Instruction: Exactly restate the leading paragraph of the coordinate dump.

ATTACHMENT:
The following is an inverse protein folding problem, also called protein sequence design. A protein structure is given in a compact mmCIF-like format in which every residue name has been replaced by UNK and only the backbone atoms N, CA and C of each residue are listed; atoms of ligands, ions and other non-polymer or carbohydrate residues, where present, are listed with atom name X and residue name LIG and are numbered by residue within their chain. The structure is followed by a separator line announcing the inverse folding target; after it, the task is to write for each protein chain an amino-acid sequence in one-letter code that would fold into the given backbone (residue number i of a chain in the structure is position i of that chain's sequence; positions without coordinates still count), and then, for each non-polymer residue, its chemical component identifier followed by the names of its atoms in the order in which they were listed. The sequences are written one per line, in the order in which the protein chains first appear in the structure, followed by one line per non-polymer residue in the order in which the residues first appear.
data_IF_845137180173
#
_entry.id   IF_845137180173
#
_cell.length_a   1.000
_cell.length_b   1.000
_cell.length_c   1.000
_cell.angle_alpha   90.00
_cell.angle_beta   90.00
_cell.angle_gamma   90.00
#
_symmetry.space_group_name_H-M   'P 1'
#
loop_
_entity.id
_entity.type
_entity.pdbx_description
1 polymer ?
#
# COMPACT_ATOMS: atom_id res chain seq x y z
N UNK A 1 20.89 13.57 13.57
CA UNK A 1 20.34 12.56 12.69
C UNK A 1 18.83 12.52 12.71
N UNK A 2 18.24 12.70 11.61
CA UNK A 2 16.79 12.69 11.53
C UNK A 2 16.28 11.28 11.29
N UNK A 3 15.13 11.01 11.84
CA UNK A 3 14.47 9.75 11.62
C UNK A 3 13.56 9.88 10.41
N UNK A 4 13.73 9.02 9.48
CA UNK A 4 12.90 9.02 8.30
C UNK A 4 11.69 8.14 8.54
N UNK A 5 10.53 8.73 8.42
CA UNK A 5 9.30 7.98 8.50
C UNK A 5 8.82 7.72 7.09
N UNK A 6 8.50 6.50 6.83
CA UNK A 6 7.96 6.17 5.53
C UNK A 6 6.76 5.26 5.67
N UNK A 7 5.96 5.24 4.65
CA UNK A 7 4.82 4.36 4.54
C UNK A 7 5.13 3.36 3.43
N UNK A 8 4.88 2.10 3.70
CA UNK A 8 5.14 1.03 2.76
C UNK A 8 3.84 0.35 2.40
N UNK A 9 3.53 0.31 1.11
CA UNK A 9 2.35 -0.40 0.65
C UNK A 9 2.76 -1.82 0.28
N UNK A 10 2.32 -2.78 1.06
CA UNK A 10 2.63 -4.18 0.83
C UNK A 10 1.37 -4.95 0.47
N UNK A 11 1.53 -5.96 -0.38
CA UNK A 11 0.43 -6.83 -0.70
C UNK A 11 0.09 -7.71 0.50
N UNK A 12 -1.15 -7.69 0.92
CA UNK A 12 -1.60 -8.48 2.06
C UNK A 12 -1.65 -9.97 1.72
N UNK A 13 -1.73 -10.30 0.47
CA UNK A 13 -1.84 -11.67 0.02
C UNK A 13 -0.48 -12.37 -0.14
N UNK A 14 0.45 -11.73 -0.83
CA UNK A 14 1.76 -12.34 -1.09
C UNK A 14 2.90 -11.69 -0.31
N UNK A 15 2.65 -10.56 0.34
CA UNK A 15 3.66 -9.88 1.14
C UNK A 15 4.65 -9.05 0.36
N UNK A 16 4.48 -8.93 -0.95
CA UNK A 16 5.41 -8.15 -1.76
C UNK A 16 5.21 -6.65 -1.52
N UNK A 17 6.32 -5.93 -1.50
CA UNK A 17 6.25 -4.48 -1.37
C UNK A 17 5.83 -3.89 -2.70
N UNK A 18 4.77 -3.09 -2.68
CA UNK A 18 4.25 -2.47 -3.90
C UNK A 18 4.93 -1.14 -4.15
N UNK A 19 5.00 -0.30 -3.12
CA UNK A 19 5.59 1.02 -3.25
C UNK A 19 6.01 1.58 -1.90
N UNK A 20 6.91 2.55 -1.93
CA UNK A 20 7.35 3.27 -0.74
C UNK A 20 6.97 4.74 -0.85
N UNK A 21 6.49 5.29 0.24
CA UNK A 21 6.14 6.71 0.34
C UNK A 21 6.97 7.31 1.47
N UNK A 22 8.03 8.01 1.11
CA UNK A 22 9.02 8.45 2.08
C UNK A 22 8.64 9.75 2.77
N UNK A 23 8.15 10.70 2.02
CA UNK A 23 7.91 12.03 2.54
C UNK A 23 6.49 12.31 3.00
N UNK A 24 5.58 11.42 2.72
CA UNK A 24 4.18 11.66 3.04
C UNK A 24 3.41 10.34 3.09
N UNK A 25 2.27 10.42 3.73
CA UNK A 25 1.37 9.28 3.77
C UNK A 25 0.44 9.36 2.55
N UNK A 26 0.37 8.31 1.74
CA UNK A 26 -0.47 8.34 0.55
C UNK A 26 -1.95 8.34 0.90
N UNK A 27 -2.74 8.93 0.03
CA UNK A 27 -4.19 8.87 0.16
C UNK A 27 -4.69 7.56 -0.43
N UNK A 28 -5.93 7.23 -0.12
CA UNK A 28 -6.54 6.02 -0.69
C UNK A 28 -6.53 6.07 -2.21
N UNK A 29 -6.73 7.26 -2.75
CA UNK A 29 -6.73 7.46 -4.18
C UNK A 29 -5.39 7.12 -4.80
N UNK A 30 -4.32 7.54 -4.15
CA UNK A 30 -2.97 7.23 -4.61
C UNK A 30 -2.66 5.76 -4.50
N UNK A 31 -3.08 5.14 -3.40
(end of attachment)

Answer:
The following is an inverse protein folding problem, also called protein sequence design. A protein structure is given in a compact mmCIF-like format in which every residue name has been replaced by UNK and only the backbone atoms N, CA and C of each residue are listed; atoms of ligands, ions and other non-polymer or carbohydrate residues, where present, are listed with atom name X and residue name LIG and are numbered by residue within their chain. The structure is followed by a separator line announcing the inverse folding target; after it, the task is to write for each protein chain an amino-acid sequence in one-letter code that would fold into the given backbone (residue number i of a chain in the structure is position i of that chain's sequence; positions without coordinates still count), and then, for each non-polymer residue, its chemical component identifier followed by the names of its atoms in the order in which they were listed. The sequences are written one per line, in the order in which the protein chains first appear in the structure, followed by one line per non-polymer residue in the order in which the residues first appear.